Two casualties have prolonged Robbie Deans' Wallaby coaching career.
For much of the second Lions test, James O'Connor failed to show any great connection with the No 10 on his jersey. He struggled to get into position to push some backline initiative and looked like an individual struggling to fit into a team pattern.
Outside him, Christian Leali'ifano returned from last week's knockout to deliver his own blow to the Lions with a final conversion to claim the 16-15 victory in Melbourne.
While he looked composed and unflustered, O'Connor had the purr of a cat with tonsillitis.
The Lions rushing defence kept pushing him deeper into the pocket and out of the play where he could not generate any strong action for his backline buddies.
He was better from broken play or when possession had gone through a number of phases but that did not occur too much from either side as they struggled with mistakes.
O'Connor's instincts do not seem to reward his teammates. He looks caught between decisions about what he can do before he considers his outsides. He is a rookie five-eighths and that shows.
He did produce the get-out-of-jail card with five minutes left but any international and lower division five-eighths would be ashamed if they could not perform that basic move.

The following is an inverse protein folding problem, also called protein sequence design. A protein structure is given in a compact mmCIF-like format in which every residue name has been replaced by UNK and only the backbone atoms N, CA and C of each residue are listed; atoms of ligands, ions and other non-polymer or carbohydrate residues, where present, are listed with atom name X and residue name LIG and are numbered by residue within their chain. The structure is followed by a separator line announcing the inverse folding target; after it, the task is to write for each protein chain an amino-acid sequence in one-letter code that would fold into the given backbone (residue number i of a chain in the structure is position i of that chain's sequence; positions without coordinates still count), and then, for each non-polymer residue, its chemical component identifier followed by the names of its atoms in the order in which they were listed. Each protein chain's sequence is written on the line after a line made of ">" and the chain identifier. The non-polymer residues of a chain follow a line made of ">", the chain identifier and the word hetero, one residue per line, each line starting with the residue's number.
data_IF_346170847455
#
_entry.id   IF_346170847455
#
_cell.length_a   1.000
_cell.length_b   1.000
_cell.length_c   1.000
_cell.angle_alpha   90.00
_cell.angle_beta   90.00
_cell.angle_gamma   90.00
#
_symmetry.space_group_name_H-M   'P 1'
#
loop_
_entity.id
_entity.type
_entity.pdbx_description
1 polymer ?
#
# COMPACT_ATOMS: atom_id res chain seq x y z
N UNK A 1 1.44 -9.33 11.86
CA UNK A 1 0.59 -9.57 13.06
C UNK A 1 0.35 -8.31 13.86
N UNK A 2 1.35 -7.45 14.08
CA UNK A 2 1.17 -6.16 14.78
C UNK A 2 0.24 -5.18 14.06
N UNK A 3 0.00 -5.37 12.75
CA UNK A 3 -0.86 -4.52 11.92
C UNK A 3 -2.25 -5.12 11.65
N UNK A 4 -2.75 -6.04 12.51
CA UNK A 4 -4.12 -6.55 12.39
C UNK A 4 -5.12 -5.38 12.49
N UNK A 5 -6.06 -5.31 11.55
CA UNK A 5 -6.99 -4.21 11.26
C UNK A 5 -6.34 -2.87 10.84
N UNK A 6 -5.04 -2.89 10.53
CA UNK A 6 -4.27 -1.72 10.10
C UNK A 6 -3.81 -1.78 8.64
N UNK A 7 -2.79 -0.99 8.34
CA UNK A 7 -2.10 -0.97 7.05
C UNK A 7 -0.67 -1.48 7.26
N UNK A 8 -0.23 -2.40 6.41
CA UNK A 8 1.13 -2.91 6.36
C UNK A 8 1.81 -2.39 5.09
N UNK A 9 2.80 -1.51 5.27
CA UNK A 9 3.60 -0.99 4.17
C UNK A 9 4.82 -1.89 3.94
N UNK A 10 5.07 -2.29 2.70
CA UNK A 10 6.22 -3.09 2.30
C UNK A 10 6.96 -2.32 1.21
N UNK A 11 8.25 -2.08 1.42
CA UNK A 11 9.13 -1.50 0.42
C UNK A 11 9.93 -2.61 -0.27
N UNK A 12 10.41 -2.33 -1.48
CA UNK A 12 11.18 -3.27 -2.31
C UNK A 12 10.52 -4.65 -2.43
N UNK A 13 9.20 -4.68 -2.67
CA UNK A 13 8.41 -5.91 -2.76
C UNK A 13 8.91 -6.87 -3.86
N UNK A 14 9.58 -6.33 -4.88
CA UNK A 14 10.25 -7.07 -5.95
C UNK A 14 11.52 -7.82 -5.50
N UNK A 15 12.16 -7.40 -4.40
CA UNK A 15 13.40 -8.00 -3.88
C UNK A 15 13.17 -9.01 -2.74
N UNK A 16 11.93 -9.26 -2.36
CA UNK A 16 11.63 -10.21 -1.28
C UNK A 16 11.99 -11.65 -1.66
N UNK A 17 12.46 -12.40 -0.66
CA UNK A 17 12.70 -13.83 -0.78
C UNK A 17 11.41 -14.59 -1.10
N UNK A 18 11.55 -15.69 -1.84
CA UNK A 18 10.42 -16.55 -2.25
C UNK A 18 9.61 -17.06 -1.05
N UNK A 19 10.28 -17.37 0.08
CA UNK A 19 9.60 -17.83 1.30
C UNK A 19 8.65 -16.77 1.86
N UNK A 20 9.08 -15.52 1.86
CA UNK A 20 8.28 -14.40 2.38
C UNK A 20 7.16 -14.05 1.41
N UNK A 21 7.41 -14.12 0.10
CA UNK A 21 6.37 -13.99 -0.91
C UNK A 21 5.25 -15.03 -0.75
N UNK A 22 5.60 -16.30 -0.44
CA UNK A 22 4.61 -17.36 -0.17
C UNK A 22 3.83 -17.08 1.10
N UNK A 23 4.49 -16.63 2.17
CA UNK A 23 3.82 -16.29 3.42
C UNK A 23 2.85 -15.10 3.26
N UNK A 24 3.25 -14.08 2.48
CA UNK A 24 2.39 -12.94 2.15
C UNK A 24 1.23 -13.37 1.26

It was almost a case of first try wins - but not quite. Leali'ifano had to kick the conversion to edge the Wallabies in front. His effort never left the middle of his target.
When Leali'ifano was quizzed last week, as part of his concussion test, about the Waratahs tour match against the Lions he could not remember.
It is unlikely he or Deans will ever forget the test which Deans labelled as Leali'ifano's debut after he lasted just 45 seconds at Suncorp before he was knocked out of the contest.
Whatever the measure for his approved recovery and second test selection, everyone in the Wallabies squad was ultra grateful for the five-eighths' composure and radar goalkicking.
The hosts' victory to take the series to a Sydney decider means Deans will continue his work into the Rugby Championship.
Sources close to some of Australian rugby's powerbrokers suggested a series loss in Melbourne might have been the end for Deans.
The solitary point margin was gold-plated for Deans, who needed that victory in the fat of the series to stave off hovering challengers Ewen McKenzie and Jake White.
Leali'ifano kicked three penalties from 22m, 38m, 39m, then an angled conversion of Adam Ashley-Cooper's late try to seal the narrowest of victories.
Goalkicking is a horror or glory occupation which has carried no blame for Kurtley Beale and Leigh Halfpenny during the series. Both have missed long-range attempts to win, Beale from 47m in Brisbane, Halfpenny from perhaps 54m on the angle in Melbourne. Teammates said Halfpenny had kicked penalties from that range but his poorest attempt on tour suggested he did not believe he would be successful.